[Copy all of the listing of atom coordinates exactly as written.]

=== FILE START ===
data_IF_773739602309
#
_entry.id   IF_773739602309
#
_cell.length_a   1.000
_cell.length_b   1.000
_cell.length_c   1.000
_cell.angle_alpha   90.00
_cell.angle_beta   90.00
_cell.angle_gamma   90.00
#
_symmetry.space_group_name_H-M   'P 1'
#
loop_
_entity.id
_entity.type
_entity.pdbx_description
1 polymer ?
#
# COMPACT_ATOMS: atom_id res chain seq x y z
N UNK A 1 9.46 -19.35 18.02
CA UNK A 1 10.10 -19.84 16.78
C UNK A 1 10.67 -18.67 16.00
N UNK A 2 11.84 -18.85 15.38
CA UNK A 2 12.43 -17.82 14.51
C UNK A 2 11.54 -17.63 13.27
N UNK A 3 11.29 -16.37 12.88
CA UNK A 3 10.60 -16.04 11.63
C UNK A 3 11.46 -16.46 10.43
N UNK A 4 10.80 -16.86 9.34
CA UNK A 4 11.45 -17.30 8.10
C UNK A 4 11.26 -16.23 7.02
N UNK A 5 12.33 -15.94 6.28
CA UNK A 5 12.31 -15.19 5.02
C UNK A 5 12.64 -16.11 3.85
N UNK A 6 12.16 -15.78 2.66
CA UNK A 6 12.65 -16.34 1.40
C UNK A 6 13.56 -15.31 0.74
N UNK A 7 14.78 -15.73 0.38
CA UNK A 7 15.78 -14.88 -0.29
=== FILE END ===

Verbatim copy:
data_IF_773739602309
#
_entry.id   IF_773739602309
#
_cell.length_a   1.000
_cell.length_b   1.000
_cell.length_c   1.000
_cell.angle_alpha   90.00
_cell.angle_beta   90.00
_cell.angle_gamma   90.00
#
_symmetry.space_group_name_H-M   'P 1'
#
loop_
_entity.id
_entity.type
_entity.pdbx_description
1 polymer ?
#
# COMPACT_ATOMS: atom_id res chain seq x y z
N UNK A 1 9.46 -19.35 18.02
CA UNK A 1 10.10 -19.84 16.78
C UNK A 1 10.67 -18.67 16.00
N UNK A 2 11.84 -18.85 15.38
CA UNK A 2 12.43 -17.82 14.51
C UNK A 2 11.54 -17.63 13.27
N UNK A 3 11.29 -16.37 12.88
CA UNK A 3 10.60 -16.04 11.63
C UNK A 3 11.46 -16.46 10.43
N UNK A 4 10.80 -16.86 9.34
CA UNK A 4 11.45 -17.30 8.10
C UNK A 4 11.26 -16.23 7.02
N UNK A 5 12.33 -15.94 6.28
CA UNK A 5 12.31 -15.19 5.02
C UNK A 5 12.64 -16.11 3.85
N UNK A 6 12.16 -15.78 2.66
CA UNK A 6 12.65 -16.34 1.40
C UNK A 6 13.56 -15.31 0.74
N UNK A 7 14.78 -15.73 0.38
CA UNK A 7 15.78 -14.88 -0.29